Arsonists may have hit DeSoto Park again

A fire causes $30,000 worth of damage to the same area torched in 2001 and 2003


Herald Staff Writer

MANATEE - For the third time in four years, someone set fire to the same historical hut at DeSoto National Memorial Park.

Flames from Saturday night's fire razed a chickee - a type of hut - and several signs in the park's living history display called Camp Uzita, causing an estimated $30,000 in damage, authorities said. Suspects in the case include two men and two girls believed to be minors.

The suspects were seen in the park between 8 and 9 p.m. Saturday, said Dane Tantay, a U.S. park ranger based in the Big Cypress National Preserve east of Naples. Witnesses say the group might have been swimming and were near the display.

After the blaze, they were seen running away, and a dark-colored sport utility type vehicle picked them up, Tantay said.

Michael Rieley, chief of maintenance for the park, said he was deeply disappointed that someone would try to destroy part of the park.

"We've always been vandalized, but never to the extent to what we've seen now," said Rieley, who has worked there for 18 years.

Local, state and national law enforcement authorities are looking into the fire that started at about 8:30 p.m. at the 26-acre park on 75th Street West near the mouth of the Manatee River. Flames licked the tall wooden fences surrounding the camp and charred nearby trees. New signs installed near the burnt chickee were reduced to several heaps of ashes.

"It was the same chickee and fence burnt the last two times," said Kurt Lathrop, a fire marshal for West Manatee Fire Rescue.

Park authorities gave investigators a surveillance tape taken the night of the fire.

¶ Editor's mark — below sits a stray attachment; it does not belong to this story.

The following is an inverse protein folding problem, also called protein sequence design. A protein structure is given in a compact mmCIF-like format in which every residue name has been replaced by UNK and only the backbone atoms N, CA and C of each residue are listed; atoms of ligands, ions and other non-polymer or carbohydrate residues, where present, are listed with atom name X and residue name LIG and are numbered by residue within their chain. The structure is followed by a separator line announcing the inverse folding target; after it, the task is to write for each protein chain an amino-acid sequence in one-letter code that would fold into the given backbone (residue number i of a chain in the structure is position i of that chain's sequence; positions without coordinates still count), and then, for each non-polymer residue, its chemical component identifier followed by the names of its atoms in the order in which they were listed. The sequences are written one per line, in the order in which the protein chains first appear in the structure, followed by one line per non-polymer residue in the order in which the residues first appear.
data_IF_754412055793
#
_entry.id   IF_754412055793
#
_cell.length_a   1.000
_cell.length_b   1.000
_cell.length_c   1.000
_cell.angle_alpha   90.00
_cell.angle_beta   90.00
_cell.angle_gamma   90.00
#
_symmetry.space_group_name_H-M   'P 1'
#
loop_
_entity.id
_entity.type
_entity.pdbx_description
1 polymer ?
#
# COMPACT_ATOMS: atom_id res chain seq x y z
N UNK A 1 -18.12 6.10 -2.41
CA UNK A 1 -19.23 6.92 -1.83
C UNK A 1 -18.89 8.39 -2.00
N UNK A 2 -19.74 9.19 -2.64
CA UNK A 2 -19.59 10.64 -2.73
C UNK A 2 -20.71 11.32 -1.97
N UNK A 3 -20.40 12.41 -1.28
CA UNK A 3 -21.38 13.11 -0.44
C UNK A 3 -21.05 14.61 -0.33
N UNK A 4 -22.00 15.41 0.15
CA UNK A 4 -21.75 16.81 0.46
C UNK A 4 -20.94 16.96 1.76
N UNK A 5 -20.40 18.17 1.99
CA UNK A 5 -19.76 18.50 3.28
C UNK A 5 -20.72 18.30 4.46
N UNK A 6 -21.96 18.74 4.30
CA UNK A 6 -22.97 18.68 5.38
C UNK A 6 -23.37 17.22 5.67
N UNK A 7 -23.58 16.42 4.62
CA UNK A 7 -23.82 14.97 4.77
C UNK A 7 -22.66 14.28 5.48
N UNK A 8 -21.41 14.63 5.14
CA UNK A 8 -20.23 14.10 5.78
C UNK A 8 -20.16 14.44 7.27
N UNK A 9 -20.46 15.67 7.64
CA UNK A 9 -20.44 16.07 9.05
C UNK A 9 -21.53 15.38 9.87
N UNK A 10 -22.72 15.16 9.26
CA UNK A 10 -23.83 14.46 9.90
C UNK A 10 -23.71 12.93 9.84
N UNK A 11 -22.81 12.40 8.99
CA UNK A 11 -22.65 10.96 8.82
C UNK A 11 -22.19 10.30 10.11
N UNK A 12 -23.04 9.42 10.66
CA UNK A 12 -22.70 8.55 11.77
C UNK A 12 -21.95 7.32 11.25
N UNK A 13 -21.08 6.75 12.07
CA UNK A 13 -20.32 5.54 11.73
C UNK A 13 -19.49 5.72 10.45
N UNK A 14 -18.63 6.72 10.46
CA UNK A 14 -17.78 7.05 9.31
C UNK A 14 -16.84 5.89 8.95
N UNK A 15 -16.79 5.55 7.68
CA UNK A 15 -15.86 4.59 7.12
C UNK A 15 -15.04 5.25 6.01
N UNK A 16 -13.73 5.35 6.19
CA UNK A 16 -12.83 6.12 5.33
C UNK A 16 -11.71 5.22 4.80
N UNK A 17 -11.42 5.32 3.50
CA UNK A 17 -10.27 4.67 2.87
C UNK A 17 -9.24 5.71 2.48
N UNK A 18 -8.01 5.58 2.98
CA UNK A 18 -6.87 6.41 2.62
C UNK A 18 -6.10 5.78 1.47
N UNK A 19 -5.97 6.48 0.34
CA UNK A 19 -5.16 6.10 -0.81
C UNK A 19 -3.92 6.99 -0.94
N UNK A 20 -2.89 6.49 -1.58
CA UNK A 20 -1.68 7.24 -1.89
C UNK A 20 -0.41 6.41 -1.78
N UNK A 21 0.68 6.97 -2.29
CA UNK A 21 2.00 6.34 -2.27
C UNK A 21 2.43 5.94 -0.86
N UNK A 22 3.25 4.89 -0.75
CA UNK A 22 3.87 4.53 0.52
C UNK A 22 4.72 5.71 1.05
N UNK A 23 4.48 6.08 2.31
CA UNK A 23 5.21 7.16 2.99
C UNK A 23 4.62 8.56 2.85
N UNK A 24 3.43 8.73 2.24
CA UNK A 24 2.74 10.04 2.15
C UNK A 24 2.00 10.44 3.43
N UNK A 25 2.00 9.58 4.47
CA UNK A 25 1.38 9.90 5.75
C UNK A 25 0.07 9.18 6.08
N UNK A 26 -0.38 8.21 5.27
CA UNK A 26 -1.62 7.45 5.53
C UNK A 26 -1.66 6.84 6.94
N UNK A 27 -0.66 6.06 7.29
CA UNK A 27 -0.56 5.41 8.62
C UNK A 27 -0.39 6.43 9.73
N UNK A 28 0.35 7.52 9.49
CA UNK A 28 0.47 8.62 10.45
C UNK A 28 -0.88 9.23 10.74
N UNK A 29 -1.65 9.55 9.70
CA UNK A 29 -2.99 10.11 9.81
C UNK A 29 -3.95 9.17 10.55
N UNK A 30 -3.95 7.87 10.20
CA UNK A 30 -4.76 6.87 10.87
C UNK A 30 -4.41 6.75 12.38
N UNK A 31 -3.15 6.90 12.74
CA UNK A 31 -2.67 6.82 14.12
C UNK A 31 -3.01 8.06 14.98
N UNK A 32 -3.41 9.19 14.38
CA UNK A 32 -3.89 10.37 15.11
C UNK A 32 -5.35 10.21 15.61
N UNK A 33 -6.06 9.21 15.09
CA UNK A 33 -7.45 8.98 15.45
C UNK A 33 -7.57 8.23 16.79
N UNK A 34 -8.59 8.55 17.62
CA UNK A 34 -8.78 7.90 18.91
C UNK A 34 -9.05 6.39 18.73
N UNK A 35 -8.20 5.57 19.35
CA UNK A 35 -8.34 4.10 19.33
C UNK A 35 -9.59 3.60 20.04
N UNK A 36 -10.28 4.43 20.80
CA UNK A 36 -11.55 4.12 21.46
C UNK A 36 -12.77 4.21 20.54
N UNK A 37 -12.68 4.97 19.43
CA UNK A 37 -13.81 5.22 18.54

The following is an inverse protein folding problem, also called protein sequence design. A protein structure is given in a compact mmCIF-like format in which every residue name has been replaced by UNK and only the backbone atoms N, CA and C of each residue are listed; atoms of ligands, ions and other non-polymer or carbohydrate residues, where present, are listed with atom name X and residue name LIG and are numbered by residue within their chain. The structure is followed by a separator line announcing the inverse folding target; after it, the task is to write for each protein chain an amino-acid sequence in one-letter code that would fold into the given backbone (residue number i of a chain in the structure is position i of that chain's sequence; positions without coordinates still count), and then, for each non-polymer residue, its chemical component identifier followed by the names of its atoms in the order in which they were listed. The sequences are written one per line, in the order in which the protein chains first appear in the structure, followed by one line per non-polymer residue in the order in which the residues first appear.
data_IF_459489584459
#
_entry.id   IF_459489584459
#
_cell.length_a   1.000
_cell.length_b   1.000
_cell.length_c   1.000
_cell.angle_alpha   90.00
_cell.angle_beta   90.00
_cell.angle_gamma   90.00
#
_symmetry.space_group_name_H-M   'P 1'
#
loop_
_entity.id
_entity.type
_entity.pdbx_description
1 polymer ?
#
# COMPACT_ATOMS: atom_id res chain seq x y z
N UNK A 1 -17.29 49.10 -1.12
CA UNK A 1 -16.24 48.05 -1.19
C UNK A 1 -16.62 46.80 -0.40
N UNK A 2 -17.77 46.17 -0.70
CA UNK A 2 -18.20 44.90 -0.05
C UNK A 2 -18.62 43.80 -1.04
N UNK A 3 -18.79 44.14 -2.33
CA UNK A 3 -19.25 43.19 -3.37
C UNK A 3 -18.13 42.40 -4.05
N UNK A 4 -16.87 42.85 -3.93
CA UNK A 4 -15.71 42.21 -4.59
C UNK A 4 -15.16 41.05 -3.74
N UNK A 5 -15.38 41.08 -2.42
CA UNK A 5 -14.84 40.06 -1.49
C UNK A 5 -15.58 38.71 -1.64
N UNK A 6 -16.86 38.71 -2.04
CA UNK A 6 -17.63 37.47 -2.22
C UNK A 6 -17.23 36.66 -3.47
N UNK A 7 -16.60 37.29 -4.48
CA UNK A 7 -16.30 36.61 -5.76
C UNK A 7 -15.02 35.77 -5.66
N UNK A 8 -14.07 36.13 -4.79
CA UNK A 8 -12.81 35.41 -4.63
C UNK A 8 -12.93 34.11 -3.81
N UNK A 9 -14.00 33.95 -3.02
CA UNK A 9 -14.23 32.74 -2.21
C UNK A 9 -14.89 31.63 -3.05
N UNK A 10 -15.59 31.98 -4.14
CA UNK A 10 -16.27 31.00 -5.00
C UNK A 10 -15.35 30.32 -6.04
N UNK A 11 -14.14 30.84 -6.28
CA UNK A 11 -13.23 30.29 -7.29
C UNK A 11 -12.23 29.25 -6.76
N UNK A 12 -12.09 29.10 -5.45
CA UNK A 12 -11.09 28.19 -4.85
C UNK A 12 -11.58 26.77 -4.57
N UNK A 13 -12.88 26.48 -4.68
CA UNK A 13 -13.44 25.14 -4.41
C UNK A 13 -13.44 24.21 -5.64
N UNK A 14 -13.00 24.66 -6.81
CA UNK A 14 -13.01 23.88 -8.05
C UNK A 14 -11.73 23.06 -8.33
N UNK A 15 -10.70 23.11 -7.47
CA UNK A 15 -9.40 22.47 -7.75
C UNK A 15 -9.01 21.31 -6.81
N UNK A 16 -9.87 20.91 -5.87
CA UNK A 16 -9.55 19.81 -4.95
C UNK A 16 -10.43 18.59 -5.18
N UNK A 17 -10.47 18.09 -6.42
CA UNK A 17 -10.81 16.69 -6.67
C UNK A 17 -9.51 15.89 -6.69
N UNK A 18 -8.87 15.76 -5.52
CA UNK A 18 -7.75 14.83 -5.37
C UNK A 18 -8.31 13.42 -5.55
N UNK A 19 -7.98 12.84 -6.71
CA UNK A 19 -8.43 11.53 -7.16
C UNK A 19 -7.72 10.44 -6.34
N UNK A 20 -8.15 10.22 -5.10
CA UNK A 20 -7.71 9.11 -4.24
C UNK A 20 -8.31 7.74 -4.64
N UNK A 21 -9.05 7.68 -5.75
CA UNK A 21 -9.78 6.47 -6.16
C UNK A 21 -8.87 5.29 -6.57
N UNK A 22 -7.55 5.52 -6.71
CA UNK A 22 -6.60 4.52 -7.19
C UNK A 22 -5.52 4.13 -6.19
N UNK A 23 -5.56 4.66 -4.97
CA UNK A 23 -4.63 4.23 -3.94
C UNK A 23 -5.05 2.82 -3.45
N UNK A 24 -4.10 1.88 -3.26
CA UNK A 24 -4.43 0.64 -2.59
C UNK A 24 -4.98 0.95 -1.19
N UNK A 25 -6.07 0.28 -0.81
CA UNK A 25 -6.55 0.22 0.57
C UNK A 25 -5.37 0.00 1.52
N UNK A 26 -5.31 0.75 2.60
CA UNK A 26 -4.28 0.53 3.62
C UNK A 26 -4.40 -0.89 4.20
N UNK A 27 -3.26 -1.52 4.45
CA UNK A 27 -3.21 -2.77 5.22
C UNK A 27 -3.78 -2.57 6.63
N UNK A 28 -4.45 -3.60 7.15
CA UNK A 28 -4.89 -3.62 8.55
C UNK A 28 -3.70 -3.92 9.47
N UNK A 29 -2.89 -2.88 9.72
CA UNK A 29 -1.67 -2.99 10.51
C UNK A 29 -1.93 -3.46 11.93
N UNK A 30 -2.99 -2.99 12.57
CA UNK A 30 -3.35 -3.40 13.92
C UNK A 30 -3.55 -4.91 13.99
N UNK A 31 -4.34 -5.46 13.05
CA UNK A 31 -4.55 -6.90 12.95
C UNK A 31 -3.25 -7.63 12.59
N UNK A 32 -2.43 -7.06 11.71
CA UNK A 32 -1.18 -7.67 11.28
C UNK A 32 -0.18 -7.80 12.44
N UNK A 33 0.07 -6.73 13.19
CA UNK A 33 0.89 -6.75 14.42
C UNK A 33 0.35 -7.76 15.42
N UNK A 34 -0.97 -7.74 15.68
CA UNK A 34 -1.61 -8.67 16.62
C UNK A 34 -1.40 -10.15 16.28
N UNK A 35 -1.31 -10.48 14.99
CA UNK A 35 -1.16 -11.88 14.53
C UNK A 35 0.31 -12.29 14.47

The first fire on Jan. 20, 2001, razed two chickees and caused about $12,000 in damage, The Herald reported. But police caught Ariss "Bo" Chandler, 23, who was convicted of arson and sentenced to five years in prison plus restitution, state corrections records show. He was released last year, and his last listed address is in Palmetto.

Then, on Nov. 28, 2003, another fire destroyed a replica of a 14th century officer's hut. Overall damage from the second blaze was estimated at $20,000, and authorities have not arrested anyone in connection with that fire.

"The second (fire) is still an open case," Tantay said. "We have possible witnesses to that also who are tied in to this case."

But he declined to say if the suspects involved in Saturday's fire are also linked to the 2003 blaze.

Because of the palm fronds used to make the roof of the chickee, Lathrop said any ordinary combustibles, such as a lighter, could set it on fire. And since the camp sits near the coast, winds could easily fan the flames.

The fire is an untimely blow for park officials, who spent $200,000 on renovations in 2003, The Herald reported.

Just last year, park officials added signs made of top-quality fiberglass to the burnt chickee, Rieley said. The hut was made to order by Seminole Indians in Tampa.

Officials need everything rebuilt in time for the May 31 re-enactment of Hernando DeSoto's landing near the camp.

"It's very frustrating for us," Rieley said. "It's needless taxpayers' dollars wasted. Everyone loses something on it."

Since the first two fires, park authorities have increased patrols, said Charles Fenwick, the park superintendent. They are also in the process of hiring a new park law enforcement ranger.

"This is very sad. Not many people have what we have," he said. "We're really lucky to have a national park in our back yard."

Sylvia Lim, criminal justice reporter, can be reached at 745-7041 or